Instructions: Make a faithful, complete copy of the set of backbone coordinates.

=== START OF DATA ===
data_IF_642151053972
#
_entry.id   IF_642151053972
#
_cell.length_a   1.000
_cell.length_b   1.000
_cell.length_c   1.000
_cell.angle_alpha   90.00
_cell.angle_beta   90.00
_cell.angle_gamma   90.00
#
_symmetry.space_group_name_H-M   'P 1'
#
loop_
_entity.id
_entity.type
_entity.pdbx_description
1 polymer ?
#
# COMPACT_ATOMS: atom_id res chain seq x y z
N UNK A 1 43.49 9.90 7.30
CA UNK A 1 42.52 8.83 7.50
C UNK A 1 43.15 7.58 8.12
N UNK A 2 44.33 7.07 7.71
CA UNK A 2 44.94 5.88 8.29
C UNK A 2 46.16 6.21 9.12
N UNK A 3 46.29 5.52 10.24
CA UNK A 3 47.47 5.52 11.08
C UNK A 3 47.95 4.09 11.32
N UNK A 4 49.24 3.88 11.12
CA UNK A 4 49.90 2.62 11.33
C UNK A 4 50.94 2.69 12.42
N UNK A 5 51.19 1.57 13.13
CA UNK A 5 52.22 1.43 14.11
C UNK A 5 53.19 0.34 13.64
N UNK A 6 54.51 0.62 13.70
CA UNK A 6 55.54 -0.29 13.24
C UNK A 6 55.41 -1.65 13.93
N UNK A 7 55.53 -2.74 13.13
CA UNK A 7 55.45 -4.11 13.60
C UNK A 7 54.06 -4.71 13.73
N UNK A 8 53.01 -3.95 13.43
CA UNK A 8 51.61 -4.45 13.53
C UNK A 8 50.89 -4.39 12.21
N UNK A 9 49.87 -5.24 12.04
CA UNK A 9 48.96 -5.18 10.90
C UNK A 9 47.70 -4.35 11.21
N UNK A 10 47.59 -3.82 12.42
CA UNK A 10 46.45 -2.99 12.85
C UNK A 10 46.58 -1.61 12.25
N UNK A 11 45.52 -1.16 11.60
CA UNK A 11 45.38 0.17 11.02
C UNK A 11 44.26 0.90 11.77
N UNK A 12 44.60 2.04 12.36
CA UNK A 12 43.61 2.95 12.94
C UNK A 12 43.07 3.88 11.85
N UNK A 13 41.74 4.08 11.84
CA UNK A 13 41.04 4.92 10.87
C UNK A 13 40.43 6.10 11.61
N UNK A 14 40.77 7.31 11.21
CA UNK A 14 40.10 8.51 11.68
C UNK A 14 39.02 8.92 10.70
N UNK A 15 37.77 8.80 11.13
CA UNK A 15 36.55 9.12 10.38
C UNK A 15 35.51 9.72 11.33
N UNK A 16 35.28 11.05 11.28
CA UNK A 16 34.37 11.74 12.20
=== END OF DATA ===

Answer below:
data_IF_642151053972
#
_entry.id   IF_642151053972
#
_cell.length_a   1.000
_cell.length_b   1.000
_cell.length_c   1.000
_cell.angle_alpha   90.00
_cell.angle_beta   90.00
_cell.angle_gamma   90.00
#
_symmetry.space_group_name_H-M   'P 1'
#
loop_
_entity.id
_entity.type
_entity.pdbx_description
1 polymer ?
#
# COMPACT_ATOMS: atom_id res chain seq x y z
N UNK A 1 43.49 9.90 7.30
CA UNK A 1 42.52 8.83 7.50
C UNK A 1 43.15 7.58 8.12
N UNK A 2 44.33 7.07 7.71
CA UNK A 2 44.94 5.88 8.29
C UNK A 2 46.16 6.21 9.12
N UNK A 3 46.29 5.52 10.24
CA UNK A 3 47.47 5.52 11.08
C UNK A 3 47.95 4.09 11.32
N UNK A 4 49.24 3.88 11.12
CA UNK A 4 49.90 2.62 11.33
C UNK A 4 50.94 2.69 12.42
N UNK A 5 51.19 1.57 13.13
CA UNK A 5 52.22 1.43 14.11
C UNK A 5 53.19 0.34 13.64
N UNK A 6 54.51 0.62 13.70
CA UNK A 6 55.54 -0.29 13.24
C UNK A 6 55.41 -1.65 13.93
N UNK A 7 55.53 -2.74 13.13
CA UNK A 7 55.45 -4.11 13.60
C UNK A 7 54.06 -4.71 13.73
N UNK A 8 53.01 -3.95 13.43
CA UNK A 8 51.61 -4.45 13.53
C UNK A 8 50.89 -4.39 12.21
N UNK A 9 49.87 -5.24 12.04
CA UNK A 9 48.96 -5.18 10.90
C UNK A 9 47.70 -4.35 11.21
N UNK A 10 47.59 -3.82 12.42
CA UNK A 10 46.45 -2.99 12.85
C UNK A 10 46.58 -1.61 12.25
N UNK A 11 45.52 -1.16 11.60
CA UNK A 11 45.38 0.17 11.02
C UNK A 11 44.26 0.90 11.77
N UNK A 12 44.60 2.04 12.36
CA UNK A 12 43.61 2.95 12.94
C UNK A 12 43.07 3.88 11.85
N UNK A 13 41.74 4.08 11.84
CA UNK A 13 41.04 4.92 10.87
C UNK A 13 40.43 6.10 11.61
N UNK A 14 40.77 7.31 11.21
CA UNK A 14 40.10 8.51 11.68
C UNK A 14 39.02 8.92 10.70
N UNK A 15 37.77 8.80 11.13
CA UNK A 15 36.55 9.12 10.38
C UNK A 15 35.51 9.72 11.33
N UNK A 16 35.28 11.05 11.28
CA UNK A 16 34.37 11.74 12.20